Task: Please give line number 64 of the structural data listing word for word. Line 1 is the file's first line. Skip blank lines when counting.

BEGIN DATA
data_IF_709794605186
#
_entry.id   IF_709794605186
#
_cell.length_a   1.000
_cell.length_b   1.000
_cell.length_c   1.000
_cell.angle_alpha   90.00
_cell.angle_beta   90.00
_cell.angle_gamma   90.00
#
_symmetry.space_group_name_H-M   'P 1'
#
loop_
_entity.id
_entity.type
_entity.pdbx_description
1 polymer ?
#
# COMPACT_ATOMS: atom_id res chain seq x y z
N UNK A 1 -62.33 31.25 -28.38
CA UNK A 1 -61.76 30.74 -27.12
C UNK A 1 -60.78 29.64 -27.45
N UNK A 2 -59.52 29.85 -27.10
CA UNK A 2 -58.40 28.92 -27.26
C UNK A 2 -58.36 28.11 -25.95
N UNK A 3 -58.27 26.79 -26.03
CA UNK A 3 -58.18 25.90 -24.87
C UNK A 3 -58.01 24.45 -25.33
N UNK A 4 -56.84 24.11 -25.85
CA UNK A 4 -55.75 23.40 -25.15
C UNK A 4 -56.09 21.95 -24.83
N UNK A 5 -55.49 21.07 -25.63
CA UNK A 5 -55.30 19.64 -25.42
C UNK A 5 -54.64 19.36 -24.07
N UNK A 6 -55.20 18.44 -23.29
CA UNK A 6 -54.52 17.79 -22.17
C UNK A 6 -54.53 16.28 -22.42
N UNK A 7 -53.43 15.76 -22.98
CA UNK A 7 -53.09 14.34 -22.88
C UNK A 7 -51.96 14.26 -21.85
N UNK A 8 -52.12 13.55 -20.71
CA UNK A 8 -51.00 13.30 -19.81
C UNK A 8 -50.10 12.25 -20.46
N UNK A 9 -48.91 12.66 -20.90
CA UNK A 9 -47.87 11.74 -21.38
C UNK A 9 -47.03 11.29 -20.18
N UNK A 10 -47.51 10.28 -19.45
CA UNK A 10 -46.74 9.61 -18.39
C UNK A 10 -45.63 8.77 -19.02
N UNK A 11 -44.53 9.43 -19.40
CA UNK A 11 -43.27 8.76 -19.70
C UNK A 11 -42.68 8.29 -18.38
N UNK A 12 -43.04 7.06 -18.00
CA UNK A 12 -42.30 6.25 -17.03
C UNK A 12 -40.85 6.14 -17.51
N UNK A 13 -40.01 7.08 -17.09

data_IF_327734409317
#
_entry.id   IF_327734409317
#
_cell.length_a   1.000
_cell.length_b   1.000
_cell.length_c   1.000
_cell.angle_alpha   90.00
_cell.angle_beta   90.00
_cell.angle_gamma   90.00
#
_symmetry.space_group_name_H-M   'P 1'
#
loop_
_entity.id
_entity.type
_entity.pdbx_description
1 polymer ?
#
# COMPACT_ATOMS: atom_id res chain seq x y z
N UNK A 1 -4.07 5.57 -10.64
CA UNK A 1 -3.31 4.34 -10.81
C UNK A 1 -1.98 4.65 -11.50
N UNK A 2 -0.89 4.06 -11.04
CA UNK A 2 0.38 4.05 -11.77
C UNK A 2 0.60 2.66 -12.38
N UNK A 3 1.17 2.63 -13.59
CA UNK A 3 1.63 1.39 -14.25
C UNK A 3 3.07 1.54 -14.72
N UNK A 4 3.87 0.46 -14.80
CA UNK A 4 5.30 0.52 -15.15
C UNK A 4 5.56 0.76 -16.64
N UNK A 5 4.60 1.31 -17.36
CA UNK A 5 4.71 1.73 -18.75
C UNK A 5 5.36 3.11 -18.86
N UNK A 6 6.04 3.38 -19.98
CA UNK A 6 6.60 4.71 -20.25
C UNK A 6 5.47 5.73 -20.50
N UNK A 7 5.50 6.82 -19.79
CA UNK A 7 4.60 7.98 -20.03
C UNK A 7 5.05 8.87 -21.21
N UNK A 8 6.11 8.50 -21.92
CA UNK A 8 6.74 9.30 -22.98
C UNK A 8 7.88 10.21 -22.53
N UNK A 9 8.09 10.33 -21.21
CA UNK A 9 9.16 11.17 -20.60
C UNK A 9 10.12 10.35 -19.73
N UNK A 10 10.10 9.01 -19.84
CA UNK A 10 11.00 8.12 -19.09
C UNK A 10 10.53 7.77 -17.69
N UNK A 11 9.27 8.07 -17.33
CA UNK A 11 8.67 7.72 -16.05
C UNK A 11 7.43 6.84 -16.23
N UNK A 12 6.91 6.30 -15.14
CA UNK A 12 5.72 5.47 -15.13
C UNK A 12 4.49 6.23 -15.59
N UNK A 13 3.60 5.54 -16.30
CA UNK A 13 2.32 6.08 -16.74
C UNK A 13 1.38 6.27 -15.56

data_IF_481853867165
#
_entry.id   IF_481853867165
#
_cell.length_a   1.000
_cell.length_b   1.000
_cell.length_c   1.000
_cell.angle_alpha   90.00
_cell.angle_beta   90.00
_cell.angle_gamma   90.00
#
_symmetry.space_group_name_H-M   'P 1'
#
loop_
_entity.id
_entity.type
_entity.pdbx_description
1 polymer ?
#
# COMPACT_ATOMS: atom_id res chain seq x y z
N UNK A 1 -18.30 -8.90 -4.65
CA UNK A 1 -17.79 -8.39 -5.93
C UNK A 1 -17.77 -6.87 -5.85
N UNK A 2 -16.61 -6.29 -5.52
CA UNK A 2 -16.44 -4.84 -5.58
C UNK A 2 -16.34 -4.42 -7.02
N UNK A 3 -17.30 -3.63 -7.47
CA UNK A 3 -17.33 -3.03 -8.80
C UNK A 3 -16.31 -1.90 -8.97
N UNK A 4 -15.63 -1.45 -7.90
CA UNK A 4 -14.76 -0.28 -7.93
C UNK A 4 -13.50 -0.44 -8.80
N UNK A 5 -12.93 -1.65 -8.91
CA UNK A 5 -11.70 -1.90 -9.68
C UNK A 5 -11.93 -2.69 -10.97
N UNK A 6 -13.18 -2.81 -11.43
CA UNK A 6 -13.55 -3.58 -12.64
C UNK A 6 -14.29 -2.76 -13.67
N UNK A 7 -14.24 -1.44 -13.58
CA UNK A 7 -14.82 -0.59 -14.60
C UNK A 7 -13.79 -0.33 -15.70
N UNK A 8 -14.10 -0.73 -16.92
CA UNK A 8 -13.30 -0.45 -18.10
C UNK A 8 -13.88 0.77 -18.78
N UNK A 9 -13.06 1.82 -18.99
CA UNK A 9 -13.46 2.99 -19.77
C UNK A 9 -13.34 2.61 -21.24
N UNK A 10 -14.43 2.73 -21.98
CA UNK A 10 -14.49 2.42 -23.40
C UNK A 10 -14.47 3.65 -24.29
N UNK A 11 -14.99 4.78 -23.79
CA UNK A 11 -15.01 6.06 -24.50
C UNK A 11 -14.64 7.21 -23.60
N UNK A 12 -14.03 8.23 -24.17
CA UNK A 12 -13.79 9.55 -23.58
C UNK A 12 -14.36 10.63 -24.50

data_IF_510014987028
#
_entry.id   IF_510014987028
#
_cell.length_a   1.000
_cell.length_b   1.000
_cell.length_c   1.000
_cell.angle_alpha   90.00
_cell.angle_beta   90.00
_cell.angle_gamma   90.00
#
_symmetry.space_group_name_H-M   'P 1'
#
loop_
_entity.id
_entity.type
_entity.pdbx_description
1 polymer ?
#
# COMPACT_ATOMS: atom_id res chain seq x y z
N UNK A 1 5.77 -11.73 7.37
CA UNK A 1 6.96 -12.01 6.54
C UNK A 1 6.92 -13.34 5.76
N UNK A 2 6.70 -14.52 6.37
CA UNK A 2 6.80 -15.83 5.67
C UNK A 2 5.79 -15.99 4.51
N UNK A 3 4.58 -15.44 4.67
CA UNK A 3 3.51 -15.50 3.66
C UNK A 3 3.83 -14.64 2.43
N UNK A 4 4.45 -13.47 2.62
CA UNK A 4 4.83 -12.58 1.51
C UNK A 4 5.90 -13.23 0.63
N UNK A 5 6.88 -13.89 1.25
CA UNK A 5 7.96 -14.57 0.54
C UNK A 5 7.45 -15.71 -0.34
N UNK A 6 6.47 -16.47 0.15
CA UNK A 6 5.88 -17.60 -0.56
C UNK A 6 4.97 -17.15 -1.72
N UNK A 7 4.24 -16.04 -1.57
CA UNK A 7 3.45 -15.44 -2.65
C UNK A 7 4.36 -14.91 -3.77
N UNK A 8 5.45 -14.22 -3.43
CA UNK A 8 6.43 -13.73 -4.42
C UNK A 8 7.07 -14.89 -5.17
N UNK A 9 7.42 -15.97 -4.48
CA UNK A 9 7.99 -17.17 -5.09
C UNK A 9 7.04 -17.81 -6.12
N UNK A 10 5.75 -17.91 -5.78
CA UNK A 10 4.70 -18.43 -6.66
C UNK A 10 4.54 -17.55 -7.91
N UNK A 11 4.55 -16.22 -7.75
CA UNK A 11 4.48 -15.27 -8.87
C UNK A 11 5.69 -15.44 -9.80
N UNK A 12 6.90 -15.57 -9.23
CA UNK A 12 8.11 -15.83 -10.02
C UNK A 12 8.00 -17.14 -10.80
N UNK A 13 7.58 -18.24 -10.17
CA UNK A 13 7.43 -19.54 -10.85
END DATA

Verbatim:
_cell.length_c   1.000